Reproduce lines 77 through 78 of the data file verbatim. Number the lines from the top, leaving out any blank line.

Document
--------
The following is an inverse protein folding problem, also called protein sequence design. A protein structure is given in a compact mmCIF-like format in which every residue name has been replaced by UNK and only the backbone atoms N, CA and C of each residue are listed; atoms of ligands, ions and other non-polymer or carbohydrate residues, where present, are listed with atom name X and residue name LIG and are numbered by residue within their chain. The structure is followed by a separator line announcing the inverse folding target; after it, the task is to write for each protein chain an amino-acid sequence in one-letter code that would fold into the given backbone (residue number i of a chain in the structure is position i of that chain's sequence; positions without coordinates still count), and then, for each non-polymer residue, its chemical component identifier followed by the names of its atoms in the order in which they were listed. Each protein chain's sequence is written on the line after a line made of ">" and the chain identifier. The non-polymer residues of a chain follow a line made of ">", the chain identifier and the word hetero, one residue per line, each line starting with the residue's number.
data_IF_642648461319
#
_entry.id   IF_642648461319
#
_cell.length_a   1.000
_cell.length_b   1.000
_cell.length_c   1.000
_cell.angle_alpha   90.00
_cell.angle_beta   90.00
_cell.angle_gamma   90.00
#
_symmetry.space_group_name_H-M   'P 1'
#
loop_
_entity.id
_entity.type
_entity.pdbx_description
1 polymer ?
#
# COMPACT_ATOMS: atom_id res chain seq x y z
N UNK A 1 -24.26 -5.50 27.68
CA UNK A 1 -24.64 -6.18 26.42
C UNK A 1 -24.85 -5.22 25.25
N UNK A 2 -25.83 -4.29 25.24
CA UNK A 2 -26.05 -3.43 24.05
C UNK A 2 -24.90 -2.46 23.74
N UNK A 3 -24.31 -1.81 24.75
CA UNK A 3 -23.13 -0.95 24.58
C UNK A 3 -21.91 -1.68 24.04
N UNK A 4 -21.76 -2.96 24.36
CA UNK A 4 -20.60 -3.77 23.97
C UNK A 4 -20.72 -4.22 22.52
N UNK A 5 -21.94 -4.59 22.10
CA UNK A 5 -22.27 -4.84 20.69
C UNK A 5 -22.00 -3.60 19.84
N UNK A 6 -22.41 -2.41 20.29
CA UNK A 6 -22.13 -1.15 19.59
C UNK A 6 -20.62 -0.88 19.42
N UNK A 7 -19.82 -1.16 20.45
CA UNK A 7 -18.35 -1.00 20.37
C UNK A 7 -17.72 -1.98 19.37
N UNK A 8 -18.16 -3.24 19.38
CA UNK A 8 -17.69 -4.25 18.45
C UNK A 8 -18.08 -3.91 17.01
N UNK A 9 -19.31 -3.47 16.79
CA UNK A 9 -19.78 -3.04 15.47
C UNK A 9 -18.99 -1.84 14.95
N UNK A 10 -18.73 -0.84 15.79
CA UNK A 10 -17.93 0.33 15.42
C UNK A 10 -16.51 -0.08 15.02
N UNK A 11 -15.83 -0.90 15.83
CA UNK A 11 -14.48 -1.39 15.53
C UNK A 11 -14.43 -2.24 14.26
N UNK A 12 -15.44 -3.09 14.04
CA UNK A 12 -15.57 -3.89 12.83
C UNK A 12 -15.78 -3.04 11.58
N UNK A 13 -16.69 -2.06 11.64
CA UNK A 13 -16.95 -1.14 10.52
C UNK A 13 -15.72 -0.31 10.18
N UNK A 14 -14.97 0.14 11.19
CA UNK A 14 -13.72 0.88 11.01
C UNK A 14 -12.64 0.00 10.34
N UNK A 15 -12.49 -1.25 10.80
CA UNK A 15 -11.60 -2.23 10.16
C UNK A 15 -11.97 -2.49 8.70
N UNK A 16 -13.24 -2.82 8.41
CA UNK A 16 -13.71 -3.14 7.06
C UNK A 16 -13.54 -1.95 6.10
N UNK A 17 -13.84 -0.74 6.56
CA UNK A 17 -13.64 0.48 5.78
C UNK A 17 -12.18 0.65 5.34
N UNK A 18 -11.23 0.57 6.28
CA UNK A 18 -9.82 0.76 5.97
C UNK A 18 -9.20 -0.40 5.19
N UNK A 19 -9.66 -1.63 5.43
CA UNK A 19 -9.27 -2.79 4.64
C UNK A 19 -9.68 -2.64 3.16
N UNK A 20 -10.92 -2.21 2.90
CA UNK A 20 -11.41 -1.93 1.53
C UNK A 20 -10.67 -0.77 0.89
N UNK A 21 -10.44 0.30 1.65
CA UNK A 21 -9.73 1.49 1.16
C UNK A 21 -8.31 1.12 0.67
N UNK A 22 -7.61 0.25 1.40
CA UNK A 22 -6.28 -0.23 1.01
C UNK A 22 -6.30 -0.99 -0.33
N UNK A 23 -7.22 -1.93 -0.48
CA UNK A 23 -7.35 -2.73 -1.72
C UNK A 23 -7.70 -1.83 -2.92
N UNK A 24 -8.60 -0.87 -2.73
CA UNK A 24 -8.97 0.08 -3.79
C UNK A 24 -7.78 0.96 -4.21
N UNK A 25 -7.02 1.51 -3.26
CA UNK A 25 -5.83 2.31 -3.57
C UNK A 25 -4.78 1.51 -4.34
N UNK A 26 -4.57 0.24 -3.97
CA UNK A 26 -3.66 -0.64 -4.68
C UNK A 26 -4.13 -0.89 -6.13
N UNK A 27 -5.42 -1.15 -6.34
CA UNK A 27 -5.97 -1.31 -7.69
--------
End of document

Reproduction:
CA UNK A 19 -9.27 -2.79 4.64
C UNK A 19 -9.68 -2.64 3.16